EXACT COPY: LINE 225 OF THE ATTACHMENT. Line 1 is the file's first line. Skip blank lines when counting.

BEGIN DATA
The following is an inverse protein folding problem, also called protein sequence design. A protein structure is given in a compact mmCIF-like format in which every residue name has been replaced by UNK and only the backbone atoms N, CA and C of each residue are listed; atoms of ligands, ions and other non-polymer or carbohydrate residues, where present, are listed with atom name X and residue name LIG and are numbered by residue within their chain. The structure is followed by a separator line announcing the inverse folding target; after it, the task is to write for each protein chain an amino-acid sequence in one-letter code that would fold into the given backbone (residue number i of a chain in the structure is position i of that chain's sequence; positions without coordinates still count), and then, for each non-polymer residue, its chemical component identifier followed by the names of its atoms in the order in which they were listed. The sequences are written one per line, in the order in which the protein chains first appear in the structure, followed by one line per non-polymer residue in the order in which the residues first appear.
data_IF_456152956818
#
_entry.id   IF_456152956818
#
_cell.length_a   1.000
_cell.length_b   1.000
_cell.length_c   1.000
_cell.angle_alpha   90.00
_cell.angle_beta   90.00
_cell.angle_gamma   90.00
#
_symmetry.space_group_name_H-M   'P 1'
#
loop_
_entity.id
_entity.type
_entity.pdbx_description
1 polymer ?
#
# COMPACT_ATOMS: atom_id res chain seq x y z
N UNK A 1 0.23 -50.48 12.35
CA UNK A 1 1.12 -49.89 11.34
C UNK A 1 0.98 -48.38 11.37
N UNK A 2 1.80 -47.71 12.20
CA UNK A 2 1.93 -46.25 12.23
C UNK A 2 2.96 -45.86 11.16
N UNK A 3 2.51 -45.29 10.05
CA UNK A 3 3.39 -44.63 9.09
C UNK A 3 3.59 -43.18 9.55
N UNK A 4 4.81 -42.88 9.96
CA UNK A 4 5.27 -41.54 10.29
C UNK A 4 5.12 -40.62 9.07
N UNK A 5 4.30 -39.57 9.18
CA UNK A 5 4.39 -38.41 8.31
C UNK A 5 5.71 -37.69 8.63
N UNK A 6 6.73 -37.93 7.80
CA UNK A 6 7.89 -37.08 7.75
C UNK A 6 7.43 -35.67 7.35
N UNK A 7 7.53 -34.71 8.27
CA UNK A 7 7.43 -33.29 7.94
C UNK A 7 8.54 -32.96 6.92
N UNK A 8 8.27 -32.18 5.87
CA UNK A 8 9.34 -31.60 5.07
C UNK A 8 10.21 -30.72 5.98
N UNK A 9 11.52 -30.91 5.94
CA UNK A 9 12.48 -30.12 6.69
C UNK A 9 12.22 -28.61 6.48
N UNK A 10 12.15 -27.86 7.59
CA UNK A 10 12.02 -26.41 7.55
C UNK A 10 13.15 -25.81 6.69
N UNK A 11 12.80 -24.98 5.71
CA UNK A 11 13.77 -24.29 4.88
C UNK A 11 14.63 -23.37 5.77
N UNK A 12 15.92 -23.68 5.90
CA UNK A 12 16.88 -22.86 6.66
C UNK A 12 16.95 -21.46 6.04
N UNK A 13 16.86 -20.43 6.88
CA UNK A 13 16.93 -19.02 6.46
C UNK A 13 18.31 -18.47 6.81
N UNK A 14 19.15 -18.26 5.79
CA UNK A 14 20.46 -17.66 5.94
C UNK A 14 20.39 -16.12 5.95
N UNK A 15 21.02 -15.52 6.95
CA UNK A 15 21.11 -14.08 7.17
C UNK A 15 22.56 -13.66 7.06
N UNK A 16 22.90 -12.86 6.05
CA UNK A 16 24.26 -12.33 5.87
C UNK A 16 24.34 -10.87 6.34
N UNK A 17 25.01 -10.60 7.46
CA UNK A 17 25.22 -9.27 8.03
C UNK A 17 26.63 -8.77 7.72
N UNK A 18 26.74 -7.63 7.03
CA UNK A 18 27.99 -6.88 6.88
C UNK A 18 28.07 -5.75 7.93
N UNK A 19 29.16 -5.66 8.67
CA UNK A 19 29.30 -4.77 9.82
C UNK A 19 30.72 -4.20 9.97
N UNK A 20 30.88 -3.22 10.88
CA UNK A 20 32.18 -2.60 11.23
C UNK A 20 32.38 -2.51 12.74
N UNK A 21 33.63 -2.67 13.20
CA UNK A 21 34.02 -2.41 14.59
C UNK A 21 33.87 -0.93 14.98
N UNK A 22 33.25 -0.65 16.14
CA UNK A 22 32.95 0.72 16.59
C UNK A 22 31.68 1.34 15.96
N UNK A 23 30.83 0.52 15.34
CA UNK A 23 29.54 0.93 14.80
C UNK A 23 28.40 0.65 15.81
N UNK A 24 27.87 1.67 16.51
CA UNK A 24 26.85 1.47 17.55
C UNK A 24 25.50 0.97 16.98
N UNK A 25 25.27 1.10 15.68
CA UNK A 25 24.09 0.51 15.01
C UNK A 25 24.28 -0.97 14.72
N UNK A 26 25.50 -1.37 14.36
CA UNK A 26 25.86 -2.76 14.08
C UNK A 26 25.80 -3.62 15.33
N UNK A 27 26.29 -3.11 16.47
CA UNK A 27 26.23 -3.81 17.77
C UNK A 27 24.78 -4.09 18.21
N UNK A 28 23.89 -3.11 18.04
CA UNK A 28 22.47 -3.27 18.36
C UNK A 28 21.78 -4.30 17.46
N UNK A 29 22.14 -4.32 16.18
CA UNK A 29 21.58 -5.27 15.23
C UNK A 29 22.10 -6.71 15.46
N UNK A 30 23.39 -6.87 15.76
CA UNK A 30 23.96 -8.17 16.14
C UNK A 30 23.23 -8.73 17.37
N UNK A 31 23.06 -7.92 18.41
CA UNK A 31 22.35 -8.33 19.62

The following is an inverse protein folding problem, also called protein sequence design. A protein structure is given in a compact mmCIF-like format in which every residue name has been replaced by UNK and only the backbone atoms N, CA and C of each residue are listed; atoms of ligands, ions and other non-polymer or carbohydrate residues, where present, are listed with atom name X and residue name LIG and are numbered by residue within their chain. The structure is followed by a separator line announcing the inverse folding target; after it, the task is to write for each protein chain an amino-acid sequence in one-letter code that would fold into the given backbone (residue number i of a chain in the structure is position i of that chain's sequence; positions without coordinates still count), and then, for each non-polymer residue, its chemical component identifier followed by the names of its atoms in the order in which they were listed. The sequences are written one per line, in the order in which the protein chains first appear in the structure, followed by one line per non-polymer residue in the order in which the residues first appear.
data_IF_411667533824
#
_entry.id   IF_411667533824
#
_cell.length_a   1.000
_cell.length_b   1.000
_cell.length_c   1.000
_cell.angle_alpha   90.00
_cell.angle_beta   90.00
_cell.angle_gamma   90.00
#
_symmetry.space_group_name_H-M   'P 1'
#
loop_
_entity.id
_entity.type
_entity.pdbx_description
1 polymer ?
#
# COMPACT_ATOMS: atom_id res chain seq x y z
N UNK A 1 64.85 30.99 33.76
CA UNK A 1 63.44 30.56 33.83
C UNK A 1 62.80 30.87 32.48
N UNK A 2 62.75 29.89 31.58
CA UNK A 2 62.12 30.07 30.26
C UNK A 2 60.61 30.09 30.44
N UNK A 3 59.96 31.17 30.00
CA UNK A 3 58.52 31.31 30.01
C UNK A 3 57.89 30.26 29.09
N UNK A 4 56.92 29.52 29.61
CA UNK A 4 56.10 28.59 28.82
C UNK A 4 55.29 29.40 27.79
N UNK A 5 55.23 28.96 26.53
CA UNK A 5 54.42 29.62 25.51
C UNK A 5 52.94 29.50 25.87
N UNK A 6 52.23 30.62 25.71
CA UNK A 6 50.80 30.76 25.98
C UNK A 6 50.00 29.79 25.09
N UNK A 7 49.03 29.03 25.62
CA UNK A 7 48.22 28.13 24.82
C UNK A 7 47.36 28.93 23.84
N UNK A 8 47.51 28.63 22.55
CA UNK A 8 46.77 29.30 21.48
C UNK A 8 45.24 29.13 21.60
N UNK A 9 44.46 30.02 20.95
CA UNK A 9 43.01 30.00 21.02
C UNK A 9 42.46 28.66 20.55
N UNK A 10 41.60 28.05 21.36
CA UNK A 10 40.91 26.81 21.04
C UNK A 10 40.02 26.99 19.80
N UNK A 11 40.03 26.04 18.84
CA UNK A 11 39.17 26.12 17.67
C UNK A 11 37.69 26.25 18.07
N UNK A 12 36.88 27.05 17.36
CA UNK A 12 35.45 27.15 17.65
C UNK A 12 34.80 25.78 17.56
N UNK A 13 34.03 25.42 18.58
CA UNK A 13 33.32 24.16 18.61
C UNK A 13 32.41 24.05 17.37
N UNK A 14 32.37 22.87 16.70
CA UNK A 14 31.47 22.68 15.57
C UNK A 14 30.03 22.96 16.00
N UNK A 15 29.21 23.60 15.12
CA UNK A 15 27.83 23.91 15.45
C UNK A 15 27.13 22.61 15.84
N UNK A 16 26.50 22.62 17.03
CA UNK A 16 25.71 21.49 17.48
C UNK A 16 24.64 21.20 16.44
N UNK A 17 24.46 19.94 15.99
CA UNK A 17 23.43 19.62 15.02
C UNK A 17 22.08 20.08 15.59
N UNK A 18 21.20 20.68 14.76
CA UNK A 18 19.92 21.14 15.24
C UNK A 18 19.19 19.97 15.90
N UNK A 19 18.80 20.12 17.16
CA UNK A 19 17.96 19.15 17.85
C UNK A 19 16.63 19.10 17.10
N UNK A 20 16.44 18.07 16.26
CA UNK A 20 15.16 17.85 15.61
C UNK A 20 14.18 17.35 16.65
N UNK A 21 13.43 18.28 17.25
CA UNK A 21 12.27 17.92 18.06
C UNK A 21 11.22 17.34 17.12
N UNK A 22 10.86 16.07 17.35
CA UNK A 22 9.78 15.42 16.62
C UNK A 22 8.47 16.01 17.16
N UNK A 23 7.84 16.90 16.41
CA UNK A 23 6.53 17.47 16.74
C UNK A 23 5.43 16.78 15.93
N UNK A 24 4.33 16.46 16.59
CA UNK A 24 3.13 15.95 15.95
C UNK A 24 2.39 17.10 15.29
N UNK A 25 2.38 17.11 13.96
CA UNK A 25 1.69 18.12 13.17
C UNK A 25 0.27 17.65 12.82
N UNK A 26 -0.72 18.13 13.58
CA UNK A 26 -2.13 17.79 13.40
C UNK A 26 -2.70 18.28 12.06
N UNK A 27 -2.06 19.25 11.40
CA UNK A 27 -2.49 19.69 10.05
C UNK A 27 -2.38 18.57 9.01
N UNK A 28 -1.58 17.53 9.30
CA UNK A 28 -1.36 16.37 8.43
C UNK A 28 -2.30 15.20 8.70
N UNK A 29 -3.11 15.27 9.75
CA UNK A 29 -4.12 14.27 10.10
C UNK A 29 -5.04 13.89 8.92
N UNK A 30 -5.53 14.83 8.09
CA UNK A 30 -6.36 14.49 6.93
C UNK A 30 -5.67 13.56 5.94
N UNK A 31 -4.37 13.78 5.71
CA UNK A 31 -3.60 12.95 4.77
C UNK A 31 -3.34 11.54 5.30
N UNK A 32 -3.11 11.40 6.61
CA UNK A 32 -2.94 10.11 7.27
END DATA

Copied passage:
N UNK A 31 -4.37 13.78 5.71